Local News

DHHS defends proposed cuts to Personal Care Services

A judge heard Wednesday from both sides of a dispute concerning the use of Personal Care Services for some needy patients.

Posted Updated

RALEIGH, N.C. — A judge heard Wednesday from both sides of a dispute concerning the use of Personal Care Services for some needy patients.

The state Department of Health and Human Services is being sued by the Association for Home and Hospice Care of North Carolina over its move to cut or eliminate PCS.

Through PCS, elderly or disabled people are provided assistance in their homes. The assistance includes help with bathing, dressing, meal preparation and cleaning.

Under the former PCS formula, a provider's nurse would directly observe the ability of a person to perform activities and then determine how much help a person needed.

DHHS says that is a conflict of interest and has proposed an independent source to use a mathematical formula to determine what is appropriate.

AHHC says the new formula will cause “the vast majority of PCS recipients (to) have their hours of service substantially reduced, without receiving an in-person assessment of needs.”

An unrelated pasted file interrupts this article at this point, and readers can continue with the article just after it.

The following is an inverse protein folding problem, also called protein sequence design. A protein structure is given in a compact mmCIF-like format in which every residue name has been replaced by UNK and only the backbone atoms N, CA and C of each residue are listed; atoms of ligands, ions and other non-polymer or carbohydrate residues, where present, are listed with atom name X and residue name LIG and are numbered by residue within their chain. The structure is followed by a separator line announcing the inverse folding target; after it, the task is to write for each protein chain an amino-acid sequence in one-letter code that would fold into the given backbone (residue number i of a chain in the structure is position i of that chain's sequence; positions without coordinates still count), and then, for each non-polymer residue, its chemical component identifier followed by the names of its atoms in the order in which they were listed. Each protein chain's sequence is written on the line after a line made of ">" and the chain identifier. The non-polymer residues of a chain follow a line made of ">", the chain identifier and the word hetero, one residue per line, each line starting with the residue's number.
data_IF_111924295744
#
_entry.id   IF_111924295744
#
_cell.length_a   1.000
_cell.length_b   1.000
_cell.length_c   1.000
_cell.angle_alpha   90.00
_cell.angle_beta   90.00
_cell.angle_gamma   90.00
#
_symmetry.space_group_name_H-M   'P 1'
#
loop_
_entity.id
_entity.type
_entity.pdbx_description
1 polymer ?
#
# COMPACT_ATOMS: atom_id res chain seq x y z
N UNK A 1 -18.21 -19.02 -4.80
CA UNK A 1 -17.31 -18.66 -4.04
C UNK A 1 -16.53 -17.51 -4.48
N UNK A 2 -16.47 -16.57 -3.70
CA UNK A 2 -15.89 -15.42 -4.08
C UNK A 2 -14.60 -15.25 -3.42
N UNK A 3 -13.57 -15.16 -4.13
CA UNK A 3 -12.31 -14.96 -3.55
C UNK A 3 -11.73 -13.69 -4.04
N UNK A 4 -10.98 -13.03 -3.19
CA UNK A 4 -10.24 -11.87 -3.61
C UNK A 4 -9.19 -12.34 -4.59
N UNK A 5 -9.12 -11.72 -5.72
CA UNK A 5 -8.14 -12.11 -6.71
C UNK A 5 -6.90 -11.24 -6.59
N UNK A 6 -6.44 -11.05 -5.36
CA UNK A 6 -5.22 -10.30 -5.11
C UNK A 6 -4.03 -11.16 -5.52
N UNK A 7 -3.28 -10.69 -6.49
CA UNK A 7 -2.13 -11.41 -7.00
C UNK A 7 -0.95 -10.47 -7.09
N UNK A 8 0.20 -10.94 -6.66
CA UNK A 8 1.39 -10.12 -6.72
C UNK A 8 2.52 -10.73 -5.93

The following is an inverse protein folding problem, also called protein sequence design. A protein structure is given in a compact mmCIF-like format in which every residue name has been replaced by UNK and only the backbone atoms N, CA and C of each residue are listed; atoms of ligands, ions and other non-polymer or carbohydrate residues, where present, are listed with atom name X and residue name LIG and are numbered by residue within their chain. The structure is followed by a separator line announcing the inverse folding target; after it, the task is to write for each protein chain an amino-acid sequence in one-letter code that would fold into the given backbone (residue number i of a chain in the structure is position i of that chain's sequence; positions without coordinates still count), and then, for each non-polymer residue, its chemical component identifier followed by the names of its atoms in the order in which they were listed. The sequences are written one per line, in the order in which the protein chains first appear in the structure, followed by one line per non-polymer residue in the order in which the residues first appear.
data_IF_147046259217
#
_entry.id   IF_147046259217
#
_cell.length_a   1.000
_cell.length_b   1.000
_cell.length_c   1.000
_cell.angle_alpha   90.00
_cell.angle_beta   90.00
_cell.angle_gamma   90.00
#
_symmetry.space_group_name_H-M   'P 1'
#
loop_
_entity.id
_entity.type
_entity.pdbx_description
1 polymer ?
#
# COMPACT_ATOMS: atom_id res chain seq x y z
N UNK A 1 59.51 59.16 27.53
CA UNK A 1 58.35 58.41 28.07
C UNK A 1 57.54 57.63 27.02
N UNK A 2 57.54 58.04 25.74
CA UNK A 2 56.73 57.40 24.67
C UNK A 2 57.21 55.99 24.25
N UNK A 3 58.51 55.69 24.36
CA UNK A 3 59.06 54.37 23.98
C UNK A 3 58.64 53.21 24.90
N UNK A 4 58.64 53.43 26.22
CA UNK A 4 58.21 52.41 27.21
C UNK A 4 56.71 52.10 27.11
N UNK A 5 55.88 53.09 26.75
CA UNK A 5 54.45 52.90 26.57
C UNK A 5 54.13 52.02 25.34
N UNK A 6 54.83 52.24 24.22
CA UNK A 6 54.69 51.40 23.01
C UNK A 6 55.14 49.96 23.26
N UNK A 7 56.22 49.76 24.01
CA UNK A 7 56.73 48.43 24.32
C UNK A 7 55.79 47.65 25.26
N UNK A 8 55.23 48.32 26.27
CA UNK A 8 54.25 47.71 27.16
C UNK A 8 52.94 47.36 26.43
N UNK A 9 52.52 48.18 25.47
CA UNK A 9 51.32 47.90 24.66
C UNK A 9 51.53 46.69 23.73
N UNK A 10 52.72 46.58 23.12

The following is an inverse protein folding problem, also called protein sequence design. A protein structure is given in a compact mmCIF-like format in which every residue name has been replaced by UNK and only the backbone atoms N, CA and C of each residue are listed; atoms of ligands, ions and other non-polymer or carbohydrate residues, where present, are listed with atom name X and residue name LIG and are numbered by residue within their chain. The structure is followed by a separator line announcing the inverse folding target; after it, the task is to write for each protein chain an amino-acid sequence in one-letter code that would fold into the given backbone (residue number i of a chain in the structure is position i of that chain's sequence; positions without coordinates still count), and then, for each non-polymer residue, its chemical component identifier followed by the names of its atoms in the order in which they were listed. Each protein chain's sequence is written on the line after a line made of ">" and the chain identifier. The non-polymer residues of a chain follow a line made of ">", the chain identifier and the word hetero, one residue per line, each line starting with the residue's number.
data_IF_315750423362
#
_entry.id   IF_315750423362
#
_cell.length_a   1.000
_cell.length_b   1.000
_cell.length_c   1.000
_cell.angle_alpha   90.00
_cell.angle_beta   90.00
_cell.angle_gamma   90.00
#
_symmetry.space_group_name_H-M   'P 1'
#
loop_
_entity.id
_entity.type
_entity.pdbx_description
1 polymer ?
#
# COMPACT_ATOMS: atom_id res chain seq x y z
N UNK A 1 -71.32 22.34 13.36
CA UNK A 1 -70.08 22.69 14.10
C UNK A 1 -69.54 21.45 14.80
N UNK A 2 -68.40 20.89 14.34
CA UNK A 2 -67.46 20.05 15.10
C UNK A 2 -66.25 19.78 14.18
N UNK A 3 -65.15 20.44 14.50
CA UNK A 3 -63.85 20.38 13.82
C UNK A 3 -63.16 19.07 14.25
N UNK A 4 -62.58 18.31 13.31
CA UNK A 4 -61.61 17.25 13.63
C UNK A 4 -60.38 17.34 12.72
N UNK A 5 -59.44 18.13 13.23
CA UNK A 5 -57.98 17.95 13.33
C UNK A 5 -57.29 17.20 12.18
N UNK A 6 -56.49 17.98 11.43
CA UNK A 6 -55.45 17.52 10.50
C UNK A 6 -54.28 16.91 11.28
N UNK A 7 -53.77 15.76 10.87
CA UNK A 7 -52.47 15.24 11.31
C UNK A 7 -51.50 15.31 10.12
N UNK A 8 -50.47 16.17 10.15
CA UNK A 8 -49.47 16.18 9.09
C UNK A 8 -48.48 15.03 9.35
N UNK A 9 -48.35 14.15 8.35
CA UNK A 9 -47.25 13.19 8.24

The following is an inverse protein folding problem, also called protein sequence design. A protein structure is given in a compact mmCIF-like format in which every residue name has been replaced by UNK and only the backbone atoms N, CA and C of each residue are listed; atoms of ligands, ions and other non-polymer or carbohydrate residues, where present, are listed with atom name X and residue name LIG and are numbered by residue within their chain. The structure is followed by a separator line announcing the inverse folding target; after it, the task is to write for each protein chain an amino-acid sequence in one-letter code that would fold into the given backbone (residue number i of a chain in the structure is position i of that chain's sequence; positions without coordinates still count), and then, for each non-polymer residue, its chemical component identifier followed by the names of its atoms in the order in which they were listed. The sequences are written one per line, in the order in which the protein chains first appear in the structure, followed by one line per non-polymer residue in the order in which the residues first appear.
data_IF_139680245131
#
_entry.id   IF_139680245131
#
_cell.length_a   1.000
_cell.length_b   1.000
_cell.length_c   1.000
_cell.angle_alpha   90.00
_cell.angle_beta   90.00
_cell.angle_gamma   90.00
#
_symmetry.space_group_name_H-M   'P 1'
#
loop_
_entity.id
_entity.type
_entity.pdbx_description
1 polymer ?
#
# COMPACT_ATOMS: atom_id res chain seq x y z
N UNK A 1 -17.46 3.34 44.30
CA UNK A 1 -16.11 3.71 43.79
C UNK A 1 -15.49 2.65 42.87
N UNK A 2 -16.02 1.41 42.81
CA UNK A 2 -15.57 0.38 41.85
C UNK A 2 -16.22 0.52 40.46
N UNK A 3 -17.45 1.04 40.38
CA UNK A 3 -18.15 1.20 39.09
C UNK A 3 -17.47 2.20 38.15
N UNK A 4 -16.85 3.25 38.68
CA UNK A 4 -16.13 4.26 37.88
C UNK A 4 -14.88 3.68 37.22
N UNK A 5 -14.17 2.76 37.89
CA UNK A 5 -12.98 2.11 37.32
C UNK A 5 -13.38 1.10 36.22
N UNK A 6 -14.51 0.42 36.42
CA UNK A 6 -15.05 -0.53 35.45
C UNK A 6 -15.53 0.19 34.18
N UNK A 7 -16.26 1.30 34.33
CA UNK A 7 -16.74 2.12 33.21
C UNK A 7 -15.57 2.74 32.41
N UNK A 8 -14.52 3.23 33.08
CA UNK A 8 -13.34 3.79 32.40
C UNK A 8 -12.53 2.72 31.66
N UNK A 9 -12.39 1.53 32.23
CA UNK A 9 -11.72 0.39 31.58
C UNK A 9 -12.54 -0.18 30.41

The agency also says the change is designed to reduce services since DHHS is required to cut almost $1.5 billion from its budget this year.

But DHHS Secretary Lanier Cansler said Wednesday that decisions concerning PCS should be based on medical necessity and clinical need not upon any provider's desire to maximize profits.

DHHS argues that there is abuse of the PCS system and an overutilization of services. The new formula is designed not to reduce availability of PCS but to more appropriately assign hours based on need, Cansler said.

Currently, 60 hours a month is the maximum PCS a patient can receive. More than half get the maximum, according to DHHS.

Patients in the program receive on average 55 hours a month of home care. The department said evidence indicates 94 percent of those patients are receiving too many hours.

DHHS is proposing to cut an average of 22 hours a month for a majority of patients, based on its new qualifying criteria. AHHC argues that such cuts would put people's lives in danger.

Both sides did not get through all the testimony during Wednesday's hearing. They are scheduled to continue discussions Friday morning.


Copyright 2024 by Capitol Broadcasting Company. All rights reserved. This material may not be published, broadcast, rewritten or redistributed.